• The nature of standards is all over the map:
  • Some exist to encourage adherance to an already dominant practice.
  • Some are mechanisms to forge a mutually beneficial agreement within an industry without running afoul of anti-trust law.
  • Some are futile attempts by idealists to cram what is logical, or illogical but theoretically desirable, down the throats of illogical and self-defeating humans.
We should include
Wikipedia is not a marketing department for Official Standards.
Taking notice of standards is good; acting as if they were laws of nature or otherwise automatically deserving of adherance is just, uh, the kind of behavior that should be expected from people still suffering from the effects of a blow to the head.

--Jerzy(t) 19:26, 2004 Dec 17 (UTC)

Thank you for your comment. It convinced me that I shall not further pursue the issue whether the Manual of Style should contain examples of common and preferred usage in this case of conflicting styles to choose from. I will strengthen the advance of cultural diversity and aid your cause of clear and thematically coherent contributions to Wikipedia by not following any of the suggestions in its style guide. Femto 21:14, 17 Dec 2004 (UTC)

Links on non-full-length dates and centuries

What is the reason for necessarily linking to a date that is not directly relevant to the context of the article? Links should only be to articles relevant to the context of the article (aside from peculiarities like the date preference feature), and linking to all dates clutters and is makes linking less useful. - Centrx 02:39, 25 Dec 2004 (UTC)

I'm not sure whether there is a policy, but I agree with you. Maurreen
I would agree, except for the fact that this "linking" is what makes the Wikipedia "Preferences" you can set for display of dates on your browser work. Gene Nygaard 19:33, 28 Dec 2004 (UTC)
But that's irrelevant for just links to years, for example. Maurreen 19:48, 28 Dec 2004 (UTC)
Long-term, we might have the ability to transform calendars, as well as displays. Then it would be... a pain to go back through all the text and re-add the links.
James F. (talk) 03:43, 29 Dec 2004 (UTC)

Linking dates highlights that you are referring to a date rather than a number. It's not always obvious when some is referring to a date, particularly when dealing with dates in the first millennium, or with round number dates such as 2000 or 1500, jguk 23:17, 5 Jan 2005 (UTC)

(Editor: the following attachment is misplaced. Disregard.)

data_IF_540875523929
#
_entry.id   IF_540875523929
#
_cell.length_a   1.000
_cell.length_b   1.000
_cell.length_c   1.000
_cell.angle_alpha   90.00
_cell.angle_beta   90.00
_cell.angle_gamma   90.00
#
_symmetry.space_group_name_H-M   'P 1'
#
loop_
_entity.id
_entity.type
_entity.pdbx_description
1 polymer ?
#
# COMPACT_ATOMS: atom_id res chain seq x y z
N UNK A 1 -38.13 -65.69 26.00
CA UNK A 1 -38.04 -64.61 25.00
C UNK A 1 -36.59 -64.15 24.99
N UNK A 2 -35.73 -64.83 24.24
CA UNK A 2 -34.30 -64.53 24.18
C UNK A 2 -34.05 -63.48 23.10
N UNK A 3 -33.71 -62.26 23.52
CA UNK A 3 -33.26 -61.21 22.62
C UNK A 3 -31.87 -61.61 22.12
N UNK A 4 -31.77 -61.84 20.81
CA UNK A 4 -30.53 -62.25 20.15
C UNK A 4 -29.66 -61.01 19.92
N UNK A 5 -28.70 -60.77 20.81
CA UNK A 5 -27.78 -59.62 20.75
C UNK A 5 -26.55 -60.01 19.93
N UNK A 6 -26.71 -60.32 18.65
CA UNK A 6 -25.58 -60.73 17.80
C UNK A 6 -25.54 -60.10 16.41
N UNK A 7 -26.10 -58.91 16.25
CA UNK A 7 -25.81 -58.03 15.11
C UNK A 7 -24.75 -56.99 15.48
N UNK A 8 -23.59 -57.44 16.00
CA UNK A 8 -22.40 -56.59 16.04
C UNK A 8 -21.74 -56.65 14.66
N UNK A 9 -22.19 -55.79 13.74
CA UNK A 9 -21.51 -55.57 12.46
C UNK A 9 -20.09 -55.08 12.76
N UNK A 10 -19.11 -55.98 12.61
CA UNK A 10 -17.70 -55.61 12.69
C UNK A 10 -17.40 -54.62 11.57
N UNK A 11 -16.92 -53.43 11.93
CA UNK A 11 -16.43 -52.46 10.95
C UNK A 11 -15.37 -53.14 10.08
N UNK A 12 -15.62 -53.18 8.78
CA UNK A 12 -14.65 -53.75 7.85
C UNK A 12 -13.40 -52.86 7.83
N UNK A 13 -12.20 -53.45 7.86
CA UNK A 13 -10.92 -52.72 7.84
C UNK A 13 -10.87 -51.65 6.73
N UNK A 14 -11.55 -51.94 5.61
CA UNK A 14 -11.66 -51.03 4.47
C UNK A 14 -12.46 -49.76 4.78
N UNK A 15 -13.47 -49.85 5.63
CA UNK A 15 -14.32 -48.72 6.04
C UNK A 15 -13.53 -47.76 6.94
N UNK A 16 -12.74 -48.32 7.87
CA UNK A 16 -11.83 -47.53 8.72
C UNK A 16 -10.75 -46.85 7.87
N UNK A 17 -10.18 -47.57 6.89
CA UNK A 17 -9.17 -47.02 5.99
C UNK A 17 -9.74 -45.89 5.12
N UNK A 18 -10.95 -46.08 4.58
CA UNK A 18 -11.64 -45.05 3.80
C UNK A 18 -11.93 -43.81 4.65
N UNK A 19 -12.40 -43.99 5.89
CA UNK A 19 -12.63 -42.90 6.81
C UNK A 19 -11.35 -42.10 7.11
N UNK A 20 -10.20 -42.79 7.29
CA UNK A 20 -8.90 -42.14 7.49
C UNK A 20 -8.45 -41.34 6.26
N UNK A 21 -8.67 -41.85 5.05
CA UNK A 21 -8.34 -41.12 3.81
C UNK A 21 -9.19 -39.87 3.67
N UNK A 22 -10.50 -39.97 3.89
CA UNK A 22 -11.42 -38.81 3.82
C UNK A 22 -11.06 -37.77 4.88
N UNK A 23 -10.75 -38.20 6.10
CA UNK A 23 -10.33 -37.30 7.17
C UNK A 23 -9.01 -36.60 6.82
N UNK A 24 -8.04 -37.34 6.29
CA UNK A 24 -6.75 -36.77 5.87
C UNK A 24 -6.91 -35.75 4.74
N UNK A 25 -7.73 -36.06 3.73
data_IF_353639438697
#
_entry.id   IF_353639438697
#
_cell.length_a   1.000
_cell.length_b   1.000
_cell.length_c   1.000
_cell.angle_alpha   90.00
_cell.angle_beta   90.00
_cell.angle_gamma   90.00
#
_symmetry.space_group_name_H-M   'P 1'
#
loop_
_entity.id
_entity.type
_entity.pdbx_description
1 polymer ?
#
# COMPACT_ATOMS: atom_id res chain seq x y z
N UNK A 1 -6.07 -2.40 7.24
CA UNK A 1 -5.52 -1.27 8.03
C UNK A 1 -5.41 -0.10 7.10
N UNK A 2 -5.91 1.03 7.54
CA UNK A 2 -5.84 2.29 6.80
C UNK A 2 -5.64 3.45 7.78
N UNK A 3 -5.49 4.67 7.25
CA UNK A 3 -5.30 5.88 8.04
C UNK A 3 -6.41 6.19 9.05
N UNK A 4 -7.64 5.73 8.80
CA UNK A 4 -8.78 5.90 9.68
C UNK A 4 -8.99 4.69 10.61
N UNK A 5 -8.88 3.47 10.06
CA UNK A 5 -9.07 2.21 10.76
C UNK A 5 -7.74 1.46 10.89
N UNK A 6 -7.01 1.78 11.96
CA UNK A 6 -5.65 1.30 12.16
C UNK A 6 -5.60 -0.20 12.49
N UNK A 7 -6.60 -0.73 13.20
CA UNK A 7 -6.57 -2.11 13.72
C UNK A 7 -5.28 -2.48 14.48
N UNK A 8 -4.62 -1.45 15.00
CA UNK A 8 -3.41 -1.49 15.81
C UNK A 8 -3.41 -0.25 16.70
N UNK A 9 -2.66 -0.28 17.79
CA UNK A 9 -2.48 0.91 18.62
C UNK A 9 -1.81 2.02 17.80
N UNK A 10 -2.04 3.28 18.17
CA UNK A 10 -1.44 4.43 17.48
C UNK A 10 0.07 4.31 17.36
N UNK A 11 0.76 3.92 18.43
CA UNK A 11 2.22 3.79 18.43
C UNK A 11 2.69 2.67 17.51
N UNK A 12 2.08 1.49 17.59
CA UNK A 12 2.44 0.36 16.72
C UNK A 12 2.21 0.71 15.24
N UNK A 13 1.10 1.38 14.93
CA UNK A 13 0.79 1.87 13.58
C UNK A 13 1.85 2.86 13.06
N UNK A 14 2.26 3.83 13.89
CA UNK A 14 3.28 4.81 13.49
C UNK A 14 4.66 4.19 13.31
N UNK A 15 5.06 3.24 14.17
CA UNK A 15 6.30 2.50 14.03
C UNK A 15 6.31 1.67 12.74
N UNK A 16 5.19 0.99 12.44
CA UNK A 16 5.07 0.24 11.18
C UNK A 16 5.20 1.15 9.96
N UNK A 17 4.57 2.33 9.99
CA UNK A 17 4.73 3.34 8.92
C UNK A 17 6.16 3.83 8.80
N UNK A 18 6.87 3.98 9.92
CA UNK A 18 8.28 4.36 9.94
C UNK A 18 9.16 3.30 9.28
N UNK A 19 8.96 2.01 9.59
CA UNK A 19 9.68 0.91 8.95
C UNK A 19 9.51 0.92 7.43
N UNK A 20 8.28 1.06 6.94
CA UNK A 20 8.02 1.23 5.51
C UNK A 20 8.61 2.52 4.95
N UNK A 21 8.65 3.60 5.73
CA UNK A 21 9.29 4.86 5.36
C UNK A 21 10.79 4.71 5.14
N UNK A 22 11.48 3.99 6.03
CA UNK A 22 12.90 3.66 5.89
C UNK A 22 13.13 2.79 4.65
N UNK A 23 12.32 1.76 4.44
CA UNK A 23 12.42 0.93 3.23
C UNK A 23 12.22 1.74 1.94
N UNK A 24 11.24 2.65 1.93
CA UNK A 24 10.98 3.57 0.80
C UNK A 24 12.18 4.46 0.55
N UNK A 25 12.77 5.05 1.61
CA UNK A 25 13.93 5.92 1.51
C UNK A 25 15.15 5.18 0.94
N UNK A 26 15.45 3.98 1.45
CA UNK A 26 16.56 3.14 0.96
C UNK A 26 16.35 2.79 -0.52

So, then it should be policy that only numbers that are dates should be linked, otherwise there's nothing exclusive about the year linking, and any automated calendar system would be severely flawed..? - Centrx 21:50, 9 Jan 2005 (UTC)
Interesting numbers are located in article names such as 1 (number), 13 (number), 28 (number) and so on. I imagine there's only an occasional need to link to one of these anyway (a mathematical article???) and that where you are linking to them it is obvious from the context that you cannot be referring to the year. I'm not sure what you mean by an automated calendar system, so I can't respond to that point. Kind regards, jguk 22:17, 9 Jan 2005 (UTC)
Whether the article is referring to a date or just a number should be made clear by the writing, not by a link. Even if that is the purpose, it is not well served. Maurreen 04:50, 10 Jan 2005 (UTC)
The only good reason noted for linking to non-full length dates was that, in the "Long-term, we might have the ability to transform calendars, as well as displays", which is what I mean by automated calendar system, and if that system were in place then the problem would then become links to numbers that aren't dates. Other than that reason given here, it seems there is no good reason to link to non-full-length dates, and if that calendar reason is valid, then it seems that numbers should not be linked to. - Centrx 21:32, 22 Jan 2005 (UTC)